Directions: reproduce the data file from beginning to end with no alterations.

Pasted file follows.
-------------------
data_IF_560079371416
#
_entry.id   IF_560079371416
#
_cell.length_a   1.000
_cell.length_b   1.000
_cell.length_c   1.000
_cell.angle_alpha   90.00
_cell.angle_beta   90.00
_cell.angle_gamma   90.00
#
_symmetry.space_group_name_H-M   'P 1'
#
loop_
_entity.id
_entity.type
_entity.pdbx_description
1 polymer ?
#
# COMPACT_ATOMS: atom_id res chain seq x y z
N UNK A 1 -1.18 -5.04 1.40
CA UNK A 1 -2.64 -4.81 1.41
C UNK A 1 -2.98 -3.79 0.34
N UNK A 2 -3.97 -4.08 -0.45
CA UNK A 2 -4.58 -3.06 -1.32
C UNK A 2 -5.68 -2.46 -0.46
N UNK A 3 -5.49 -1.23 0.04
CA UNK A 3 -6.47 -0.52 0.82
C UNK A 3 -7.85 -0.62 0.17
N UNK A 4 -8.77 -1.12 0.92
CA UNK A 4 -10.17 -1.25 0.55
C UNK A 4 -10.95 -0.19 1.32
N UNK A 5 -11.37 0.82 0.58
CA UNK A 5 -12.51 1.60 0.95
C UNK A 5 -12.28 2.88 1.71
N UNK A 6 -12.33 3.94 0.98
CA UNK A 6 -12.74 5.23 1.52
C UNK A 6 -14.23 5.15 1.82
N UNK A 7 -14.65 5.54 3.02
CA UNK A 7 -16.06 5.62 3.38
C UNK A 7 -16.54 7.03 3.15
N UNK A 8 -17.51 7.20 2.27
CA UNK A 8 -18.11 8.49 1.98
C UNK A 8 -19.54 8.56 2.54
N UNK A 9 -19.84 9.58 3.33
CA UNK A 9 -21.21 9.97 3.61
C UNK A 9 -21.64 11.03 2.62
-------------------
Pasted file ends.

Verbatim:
data_IF_560079371416
#
_entry.id   IF_560079371416
#
_cell.length_a   1.000
_cell.length_b   1.000
_cell.length_c   1.000
_cell.angle_alpha   90.00
_cell.angle_beta   90.00
_cell.angle_gamma   90.00
#
_symmetry.space_group_name_H-M   'P 1'
#
loop_
_entity.id
_entity.type
_entity.pdbx_description
1 polymer ?
#
# COMPACT_ATOMS: atom_id res chain seq x y z
N UNK A 1 -1.18 -5.04 1.40
CA UNK A 1 -2.64 -4.81 1.41
C UNK A 1 -2.98 -3.79 0.34
N UNK A 2 -3.97 -4.08 -0.45
CA UNK A 2 -4.58 -3.06 -1.32
C UNK A 2 -5.68 -2.46 -0.46
N UNK A 3 -5.49 -1.23 0.04
CA UNK A 3 -6.47 -0.52 0.82
C UNK A 3 -7.85 -0.62 0.17
N UNK A 4 -8.77 -1.12 0.92
CA UNK A 4 -10.17 -1.25 0.55
C UNK A 4 -10.95 -0.19 1.32
N UNK A 5 -11.37 0.82 0.58
CA UNK A 5 -12.51 1.60 0.95
C UNK A 5 -12.28 2.88 1.71
N UNK A 6 -12.33 3.94 0.98
CA UNK A 6 -12.74 5.23 1.52
C UNK A 6 -14.23 5.15 1.82
N UNK A 7 -14.65 5.54 3.02
CA UNK A 7 -16.06 5.62 3.38
C UNK A 7 -16.54 7.03 3.15
N UNK A 8 -17.51 7.20 2.27
CA UNK A 8 -18.11 8.49 1.98
C UNK A 8 -19.54 8.56 2.54
N UNK A 9 -19.84 9.58 3.33
CA UNK A 9 -21.21 9.97 3.61
C UNK A 9 -21.64 11.03 2.62